It all depends on what you drink, how much you drink, and what else you’re doing while you’re drinking – like eating or dancing. So it’s best to talk to your healthcare team and get their advice.

The morning after you’ve been drinking

If you end up having one too many, drinking a pint of water before you go to bed will help keep you hydrated. If you’re lucky, it may also help prevent a hangover in the morning. If you do wake up with a hangover, it’ll still help to drink plenty of water.

And always have breakfast – it will help you manage your blood sugar. If you can’t face food or you’ve been sick, drink as many fluids as you can, including some sugary (non-diet) drinks. 

If you’ve got a blood sugar meter at home, check your levels regularly the next day. The symptoms of having a hypo are similar to feelings of a hangover, so you need to know if you’re having one. No matter how awful you feel, you need to treat a hypo straight away. Don’t ignore it. 

If you take insulin, you might need to change your dose depending on what your levels are. Talk to your healthcare team about what you should be doing. 

Types of drinks

If you're going to drink, it's good to be aware of all the facts so you can choose the types of drinks best for you:

  • Avoid low-sugar beers and cider – sometimes called diabetic drinks. They might have less sugar, but there's more alcohol in them. Just one pint of a low-sugar beer can bring you above the legal limit.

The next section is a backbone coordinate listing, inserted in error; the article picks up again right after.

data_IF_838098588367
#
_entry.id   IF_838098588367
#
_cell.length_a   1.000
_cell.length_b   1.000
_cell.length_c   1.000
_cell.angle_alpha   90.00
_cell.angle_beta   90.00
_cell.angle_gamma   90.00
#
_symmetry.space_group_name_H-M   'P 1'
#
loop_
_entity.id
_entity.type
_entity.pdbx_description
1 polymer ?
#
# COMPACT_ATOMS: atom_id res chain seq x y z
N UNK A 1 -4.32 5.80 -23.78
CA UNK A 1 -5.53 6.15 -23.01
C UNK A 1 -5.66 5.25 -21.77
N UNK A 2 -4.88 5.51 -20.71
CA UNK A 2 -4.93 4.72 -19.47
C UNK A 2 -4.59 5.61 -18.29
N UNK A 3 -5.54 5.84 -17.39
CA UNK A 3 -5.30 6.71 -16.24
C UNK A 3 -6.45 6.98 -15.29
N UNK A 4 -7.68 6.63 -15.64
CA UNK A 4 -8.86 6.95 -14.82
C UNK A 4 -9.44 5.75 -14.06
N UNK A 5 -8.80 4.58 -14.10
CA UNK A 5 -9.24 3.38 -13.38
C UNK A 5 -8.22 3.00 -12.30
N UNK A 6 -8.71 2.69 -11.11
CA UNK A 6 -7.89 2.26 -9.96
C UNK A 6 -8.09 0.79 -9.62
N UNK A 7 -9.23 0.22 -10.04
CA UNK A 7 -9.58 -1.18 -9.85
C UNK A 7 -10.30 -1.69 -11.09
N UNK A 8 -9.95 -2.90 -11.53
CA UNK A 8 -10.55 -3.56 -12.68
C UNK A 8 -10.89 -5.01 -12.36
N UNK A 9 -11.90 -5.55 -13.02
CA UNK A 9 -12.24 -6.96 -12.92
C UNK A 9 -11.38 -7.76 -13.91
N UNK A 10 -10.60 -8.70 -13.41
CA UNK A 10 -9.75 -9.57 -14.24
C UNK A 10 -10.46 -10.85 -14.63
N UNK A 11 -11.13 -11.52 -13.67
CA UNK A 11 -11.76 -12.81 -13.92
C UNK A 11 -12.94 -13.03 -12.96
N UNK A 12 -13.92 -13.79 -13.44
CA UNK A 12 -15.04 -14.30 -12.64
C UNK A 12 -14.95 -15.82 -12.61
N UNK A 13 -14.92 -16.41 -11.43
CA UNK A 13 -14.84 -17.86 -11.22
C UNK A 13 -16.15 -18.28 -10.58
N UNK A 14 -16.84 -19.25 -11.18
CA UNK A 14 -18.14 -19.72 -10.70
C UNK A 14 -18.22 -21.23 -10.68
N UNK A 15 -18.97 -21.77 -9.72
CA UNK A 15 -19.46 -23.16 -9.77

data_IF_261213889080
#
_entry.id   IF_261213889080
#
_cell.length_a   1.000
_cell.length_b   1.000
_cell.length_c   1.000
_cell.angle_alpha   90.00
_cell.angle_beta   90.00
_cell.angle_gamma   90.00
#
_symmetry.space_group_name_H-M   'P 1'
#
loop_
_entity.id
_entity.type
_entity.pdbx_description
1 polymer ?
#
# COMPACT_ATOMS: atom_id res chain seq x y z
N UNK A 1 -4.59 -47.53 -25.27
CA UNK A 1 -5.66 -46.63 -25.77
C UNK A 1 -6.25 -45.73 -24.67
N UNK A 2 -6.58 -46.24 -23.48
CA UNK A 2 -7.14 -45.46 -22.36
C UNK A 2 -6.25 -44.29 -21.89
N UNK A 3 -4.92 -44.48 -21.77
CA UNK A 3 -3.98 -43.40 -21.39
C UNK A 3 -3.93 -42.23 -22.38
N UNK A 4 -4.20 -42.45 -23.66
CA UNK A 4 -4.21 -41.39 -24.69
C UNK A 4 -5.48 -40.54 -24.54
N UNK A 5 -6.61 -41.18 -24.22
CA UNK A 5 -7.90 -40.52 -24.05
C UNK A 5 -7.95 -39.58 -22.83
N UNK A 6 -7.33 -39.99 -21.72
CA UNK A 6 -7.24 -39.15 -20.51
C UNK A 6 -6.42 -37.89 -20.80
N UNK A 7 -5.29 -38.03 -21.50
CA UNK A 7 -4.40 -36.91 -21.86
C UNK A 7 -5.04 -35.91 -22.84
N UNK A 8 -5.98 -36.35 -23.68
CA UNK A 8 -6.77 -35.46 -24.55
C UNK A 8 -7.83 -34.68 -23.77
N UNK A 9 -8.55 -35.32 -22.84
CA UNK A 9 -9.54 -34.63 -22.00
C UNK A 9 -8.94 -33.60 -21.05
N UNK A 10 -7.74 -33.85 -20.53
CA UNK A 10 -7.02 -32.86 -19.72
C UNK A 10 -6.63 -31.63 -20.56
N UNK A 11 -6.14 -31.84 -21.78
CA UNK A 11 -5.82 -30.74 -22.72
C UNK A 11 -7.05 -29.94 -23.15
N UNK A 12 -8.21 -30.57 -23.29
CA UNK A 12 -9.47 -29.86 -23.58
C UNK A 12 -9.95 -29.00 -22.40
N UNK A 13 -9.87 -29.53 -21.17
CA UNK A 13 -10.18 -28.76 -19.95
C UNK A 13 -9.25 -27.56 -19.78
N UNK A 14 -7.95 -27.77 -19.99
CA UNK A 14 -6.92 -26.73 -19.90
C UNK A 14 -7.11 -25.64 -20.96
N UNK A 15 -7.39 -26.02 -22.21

• Avoid low-alcohol wines – these often have more sugar than normal ones. If you do choose these, just stick to a glass or two. Try to limit drinks with a lot of sugar, such as sweet sherries, sweet wines and liqueurs.

  • Have diet or sugar-free mixers with any spirits – if a friend gets one for you, make it clear what you need.

  • Some drinks like beers, ales and ciders contain carbs and will increase your blood sugar levels. Spirits, dry wines and Prosecco not so much, so these may be a better bet.

Other health risks

If you have diabetes, you should be aware of the other health risks around drinking. That way, you can help to avoid them by limiting how much you drink. 

Here are a few things to watch out for:

  • A lot of heavy drinking can lead to raised blood pressure. 
  • Alcohol can make neuropathy (nerve damage) worse.
  • It dehydrates your body and stops you sleeping properly. 
  • It can also lead to certain cancers and heart disease.

Alcohol and your emotions

Some people find that alcohol helps them deal with stress or when they're feeling low. It might make you feel more relaxed, but it’s not a healthy way of managing these feelings. 

Getting more active can really help if you’re stressed or feeling anxious. Starting a hobby with a friend, or doing something relaxing like having a long bath or reading a book can all help.

You can talk to your healthcare team about how you're feeling, they'll be able to give you more advice and support about what might help. Or you might prefer to talk to someone close to you, like a friend or family member. 

Remember, you can get in touch with our helpline and chat to a trained counsellor. They are there to listen and will be able to give you more advice.